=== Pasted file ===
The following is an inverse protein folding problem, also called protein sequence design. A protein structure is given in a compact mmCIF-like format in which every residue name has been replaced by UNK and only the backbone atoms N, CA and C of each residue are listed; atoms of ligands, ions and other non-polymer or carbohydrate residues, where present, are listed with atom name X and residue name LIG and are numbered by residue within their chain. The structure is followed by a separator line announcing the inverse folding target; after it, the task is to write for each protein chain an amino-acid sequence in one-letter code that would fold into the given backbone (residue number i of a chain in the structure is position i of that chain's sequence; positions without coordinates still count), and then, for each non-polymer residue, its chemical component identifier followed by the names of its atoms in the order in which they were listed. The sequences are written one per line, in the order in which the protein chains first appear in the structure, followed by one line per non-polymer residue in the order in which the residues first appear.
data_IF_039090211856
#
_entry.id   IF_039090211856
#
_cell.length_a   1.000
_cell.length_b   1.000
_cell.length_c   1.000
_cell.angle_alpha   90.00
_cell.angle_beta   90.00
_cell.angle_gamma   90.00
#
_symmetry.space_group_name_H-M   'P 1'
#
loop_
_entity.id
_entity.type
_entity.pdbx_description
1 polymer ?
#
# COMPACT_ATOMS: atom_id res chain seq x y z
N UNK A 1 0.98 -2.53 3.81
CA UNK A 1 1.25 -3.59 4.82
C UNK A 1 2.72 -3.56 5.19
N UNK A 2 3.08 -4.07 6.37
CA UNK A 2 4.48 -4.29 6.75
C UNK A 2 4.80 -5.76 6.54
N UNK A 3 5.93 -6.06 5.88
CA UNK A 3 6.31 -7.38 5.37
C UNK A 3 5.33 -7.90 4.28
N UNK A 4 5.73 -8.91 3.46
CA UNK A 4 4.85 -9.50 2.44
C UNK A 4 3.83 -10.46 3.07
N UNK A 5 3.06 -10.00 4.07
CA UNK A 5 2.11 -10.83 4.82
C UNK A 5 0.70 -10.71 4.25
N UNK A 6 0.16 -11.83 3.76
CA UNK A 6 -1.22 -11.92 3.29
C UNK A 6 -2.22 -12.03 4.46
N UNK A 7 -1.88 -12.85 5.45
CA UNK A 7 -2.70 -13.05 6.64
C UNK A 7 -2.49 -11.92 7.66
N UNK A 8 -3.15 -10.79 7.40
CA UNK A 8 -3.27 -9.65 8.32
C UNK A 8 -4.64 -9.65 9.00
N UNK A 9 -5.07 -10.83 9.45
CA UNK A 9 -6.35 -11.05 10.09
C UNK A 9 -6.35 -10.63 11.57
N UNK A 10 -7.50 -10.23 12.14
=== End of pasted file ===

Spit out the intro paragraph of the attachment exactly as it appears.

The following is an inverse protein folding problem, also called protein sequence design. A protein structure is given in a compact mmCIF-like format in which every residue name has been replaced by UNK and only the backbone atoms N, CA and C of each residue are listed; atoms of ligands, ions and other non-polymer or carbohydrate residues, where present, are listed with atom name X and residue name LIG and are numbered by residue within their chain. The structure is followed by a separator line announcing the inverse folding target; after it, the task is to write for each protein chain an amino-acid sequence in one-letter code that would fold into the given backbone (residue number i of a chain in the structure is position i of that chain's sequence; positions without coordinates still count), and then, for each non-polymer residue, its chemical component identifier followed by the names of its atoms in the order in which they were listed. The sequences are written one per line, in the order in which the protein chains first appear in the structure, followed by one line per non-polymer residue in the order in which the residues first appear.